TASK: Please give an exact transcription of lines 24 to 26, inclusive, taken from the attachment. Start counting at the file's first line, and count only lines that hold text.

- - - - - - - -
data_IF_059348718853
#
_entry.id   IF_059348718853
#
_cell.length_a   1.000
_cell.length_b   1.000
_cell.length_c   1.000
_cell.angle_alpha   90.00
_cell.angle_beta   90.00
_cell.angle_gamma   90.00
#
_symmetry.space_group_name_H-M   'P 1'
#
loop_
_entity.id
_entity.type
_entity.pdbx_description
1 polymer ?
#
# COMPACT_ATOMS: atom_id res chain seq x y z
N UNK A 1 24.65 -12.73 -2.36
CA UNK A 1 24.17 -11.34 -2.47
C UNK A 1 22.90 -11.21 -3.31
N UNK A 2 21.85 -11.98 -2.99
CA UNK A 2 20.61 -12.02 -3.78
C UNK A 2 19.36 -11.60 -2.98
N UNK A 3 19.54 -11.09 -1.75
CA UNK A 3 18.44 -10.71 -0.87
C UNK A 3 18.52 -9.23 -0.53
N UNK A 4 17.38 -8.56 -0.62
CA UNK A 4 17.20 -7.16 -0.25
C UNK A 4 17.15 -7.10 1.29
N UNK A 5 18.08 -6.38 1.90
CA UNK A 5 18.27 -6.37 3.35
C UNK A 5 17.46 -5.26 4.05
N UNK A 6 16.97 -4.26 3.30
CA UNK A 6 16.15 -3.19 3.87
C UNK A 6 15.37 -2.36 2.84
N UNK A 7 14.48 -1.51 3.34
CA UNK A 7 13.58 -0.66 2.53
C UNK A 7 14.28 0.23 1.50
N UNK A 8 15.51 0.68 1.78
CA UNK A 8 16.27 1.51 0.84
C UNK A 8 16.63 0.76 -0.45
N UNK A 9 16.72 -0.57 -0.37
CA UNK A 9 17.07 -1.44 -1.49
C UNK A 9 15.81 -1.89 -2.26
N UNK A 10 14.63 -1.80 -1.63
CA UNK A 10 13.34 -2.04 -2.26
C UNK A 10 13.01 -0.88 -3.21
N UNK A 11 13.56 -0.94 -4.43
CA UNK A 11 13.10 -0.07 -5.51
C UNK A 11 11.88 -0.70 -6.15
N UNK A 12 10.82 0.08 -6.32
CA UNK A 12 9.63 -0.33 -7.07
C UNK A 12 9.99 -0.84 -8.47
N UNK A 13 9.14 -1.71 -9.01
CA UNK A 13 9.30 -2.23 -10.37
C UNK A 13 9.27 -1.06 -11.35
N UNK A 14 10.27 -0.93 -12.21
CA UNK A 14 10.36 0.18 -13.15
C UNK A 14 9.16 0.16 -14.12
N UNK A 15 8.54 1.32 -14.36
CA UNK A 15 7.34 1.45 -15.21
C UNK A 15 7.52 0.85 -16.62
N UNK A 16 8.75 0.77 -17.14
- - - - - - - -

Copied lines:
N UNK A 2 21.85 -11.98 -2.99
CA UNK A 2 20.61 -12.02 -3.78
C UNK A 2 19.36 -11.60 -2.98